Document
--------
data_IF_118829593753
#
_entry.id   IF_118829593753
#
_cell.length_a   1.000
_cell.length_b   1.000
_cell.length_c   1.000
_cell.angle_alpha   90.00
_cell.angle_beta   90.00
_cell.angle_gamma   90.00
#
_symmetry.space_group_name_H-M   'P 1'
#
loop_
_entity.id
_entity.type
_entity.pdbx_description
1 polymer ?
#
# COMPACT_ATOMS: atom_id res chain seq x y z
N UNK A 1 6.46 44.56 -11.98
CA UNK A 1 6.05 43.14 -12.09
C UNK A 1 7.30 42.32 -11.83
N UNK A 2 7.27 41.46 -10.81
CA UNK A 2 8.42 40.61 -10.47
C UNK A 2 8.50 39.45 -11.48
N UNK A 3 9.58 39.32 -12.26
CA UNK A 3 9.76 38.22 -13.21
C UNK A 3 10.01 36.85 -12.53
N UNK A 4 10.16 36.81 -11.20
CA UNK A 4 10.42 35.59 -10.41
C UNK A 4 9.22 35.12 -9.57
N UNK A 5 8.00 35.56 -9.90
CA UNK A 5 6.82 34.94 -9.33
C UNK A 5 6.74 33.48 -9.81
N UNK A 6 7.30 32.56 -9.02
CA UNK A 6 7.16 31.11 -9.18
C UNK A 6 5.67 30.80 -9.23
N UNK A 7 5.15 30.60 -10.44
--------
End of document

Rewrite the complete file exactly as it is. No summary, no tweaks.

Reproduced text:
data_IF_118829593753
#
_entry.id   IF_118829593753
#
_cell.length_a   1.000
_cell.length_b   1.000
_cell.length_c   1.000
_cell.angle_alpha   90.00
_cell.angle_beta   90.00
_cell.angle_gamma   90.00
#
_symmetry.space_group_name_H-M   'P 1'
#
loop_
_entity.id
_entity.type
_entity.pdbx_description
1 polymer ?
#
# COMPACT_ATOMS: atom_id res chain seq x y z
N UNK A 1 6.46 44.56 -11.98
CA UNK A 1 6.05 43.14 -12.09
C UNK A 1 7.30 42.32 -11.83
N UNK A 2 7.27 41.46 -10.81
CA UNK A 2 8.42 40.61 -10.47
C UNK A 2 8.50 39.45 -11.48
N UNK A 3 9.58 39.32 -12.26
CA UNK A 3 9.76 38.22 -13.21
C UNK A 3 10.01 36.85 -12.53
N UNK A 4 10.16 36.81 -11.20
CA UNK A 4 10.42 35.59 -10.41
C UNK A 4 9.22 35.12 -9.57
N UNK A 5 8.00 35.56 -9.90
CA UNK A 5 6.82 34.94 -9.33
C UNK A 5 6.74 33.48 -9.81
N UNK A 6 7.30 32.56 -9.02
CA UNK A 6 7.16 31.11 -9.18
C UNK A 6 5.67 30.80 -9.23
N UNK A 7 5.15 30.60 -10.44